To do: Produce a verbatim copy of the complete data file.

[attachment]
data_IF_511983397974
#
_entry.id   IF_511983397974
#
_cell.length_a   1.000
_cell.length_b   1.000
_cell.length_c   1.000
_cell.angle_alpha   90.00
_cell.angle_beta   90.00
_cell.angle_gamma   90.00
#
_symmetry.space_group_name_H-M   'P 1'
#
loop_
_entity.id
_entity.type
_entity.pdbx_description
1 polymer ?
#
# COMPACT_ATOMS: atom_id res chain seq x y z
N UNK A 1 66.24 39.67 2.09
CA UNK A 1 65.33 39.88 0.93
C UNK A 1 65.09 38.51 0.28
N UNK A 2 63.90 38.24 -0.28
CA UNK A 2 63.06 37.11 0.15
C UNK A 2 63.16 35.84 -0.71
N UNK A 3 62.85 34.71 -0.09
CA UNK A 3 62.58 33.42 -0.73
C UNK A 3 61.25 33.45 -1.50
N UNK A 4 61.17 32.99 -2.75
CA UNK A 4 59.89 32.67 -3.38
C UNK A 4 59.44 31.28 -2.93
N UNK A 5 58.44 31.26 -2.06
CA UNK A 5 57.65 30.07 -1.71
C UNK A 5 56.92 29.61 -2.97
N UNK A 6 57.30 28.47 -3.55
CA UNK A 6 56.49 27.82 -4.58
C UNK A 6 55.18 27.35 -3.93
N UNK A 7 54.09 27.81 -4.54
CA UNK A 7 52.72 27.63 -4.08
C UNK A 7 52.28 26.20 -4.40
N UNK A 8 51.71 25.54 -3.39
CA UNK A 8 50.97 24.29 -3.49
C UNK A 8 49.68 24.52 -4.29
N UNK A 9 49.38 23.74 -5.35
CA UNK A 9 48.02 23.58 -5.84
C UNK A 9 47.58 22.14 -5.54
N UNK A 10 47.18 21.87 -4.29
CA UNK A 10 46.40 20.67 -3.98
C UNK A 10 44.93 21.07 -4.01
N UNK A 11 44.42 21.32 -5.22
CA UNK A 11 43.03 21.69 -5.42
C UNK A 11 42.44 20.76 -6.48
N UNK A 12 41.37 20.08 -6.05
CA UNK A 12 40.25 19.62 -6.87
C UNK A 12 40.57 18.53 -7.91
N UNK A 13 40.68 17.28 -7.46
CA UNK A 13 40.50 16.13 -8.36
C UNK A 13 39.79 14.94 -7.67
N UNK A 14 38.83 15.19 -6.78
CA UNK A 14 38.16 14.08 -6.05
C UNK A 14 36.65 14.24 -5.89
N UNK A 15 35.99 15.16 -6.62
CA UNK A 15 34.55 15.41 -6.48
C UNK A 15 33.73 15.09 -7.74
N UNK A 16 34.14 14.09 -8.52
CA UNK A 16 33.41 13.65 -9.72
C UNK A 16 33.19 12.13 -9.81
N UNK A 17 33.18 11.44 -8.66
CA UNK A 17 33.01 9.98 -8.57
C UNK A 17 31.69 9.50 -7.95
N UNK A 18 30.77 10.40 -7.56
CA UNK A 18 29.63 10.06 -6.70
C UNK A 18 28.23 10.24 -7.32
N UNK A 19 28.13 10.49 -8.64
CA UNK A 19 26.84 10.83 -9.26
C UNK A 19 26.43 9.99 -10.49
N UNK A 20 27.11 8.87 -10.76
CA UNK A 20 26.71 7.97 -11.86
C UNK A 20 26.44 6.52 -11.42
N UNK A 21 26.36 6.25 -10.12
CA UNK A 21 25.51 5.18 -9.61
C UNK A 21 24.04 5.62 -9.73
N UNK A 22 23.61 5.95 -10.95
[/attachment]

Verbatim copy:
data_IF_511983397974
#
_entry.id   IF_511983397974
#
_cell.length_a   1.000
_cell.length_b   1.000
_cell.length_c   1.000
_cell.angle_alpha   90.00
_cell.angle_beta   90.00
_cell.angle_gamma   90.00
#
_symmetry.space_group_name_H-M   'P 1'
#
loop_
_entity.id
_entity.type
_entity.pdbx_description
1 polymer ?
#
# COMPACT_ATOMS: atom_id res chain seq x y z
N UNK A 1 66.24 39.67 2.09
CA UNK A 1 65.33 39.88 0.93
C UNK A 1 65.09 38.51 0.28
N UNK A 2 63.90 38.24 -0.28
CA UNK A 2 63.06 37.11 0.15
C UNK A 2 63.16 35.84 -0.71
N UNK A 3 62.85 34.71 -0.09
CA UNK A 3 62.58 33.42 -0.73
C UNK A 3 61.25 33.45 -1.50
N UNK A 4 61.17 32.99 -2.75
CA UNK A 4 59.89 32.67 -3.38
C UNK A 4 59.44 31.28 -2.93
N UNK A 5 58.44 31.26 -2.06
CA UNK A 5 57.65 30.07 -1.71
C UNK A 5 56.92 29.61 -2.97
N UNK A 6 57.30 28.47 -3.55
CA UNK A 6 56.49 27.82 -4.58
C UNK A 6 55.18 27.35 -3.93
N UNK A 7 54.09 27.81 -4.54
CA UNK A 7 52.72 27.63 -4.08
C UNK A 7 52.28 26.20 -4.40
N UNK A 8 51.71 25.54 -3.39
CA UNK A 8 50.97 24.29 -3.49
C UNK A 8 49.68 24.52 -4.29
N UNK A 9 49.38 23.74 -5.35
CA UNK A 9 48.02 23.58 -5.84
C UNK A 9 47.58 22.14 -5.54
N UNK A 10 47.18 21.87 -4.29
CA UNK A 10 46.40 20.67 -3.98
C UNK A 10 44.93 21.07 -4.01
N UNK A 11 44.42 21.32 -5.22
CA UNK A 11 43.03 21.69 -5.42
C UNK A 11 42.44 20.76 -6.48
N UNK A 12 41.37 20.08 -6.05
CA UNK A 12 40.25 19.62 -6.87
C UNK A 12 40.57 18.53 -7.91
N UNK A 13 40.68 17.28 -7.46
CA UNK A 13 40.50 16.13 -8.36
C UNK A 13 39.79 14.94 -7.67
N UNK A 14 38.83 15.19 -6.78
CA UNK A 14 38.16 14.08 -6.05
C UNK A 14 36.65 14.24 -5.89
N UNK A 15 35.99 15.16 -6.62
CA UNK A 15 34.55 15.41 -6.48
C UNK A 15 33.73 15.09 -7.74
N UNK A 16 34.14 14.09 -8.52
CA UNK A 16 33.41 13.65 -9.72
C UNK A 16 33.19 12.13 -9.81
N UNK A 17 33.18 11.44 -8.66
CA UNK A 17 33.01 9.98 -8.57
C UNK A 17 31.69 9.50 -7.95
N UNK A 18 30.77 10.40 -7.56
CA UNK A 18 29.63 10.06 -6.70
C UNK A 18 28.23 10.24 -7.32
N UNK A 19 28.13 10.49 -8.64
CA UNK A 19 26.84 10.83 -9.26
C UNK A 19 26.43 9.99 -10.49
N UNK A 20 27.11 8.87 -10.76
CA UNK A 20 26.71 7.97 -11.86
C UNK A 20 26.44 6.52 -11.42
N UNK A 21 26.36 6.25 -10.12
CA UNK A 21 25.51 5.18 -9.61
C UNK A 21 24.04 5.62 -9.73
N UNK A 22 23.61 5.95 -10.95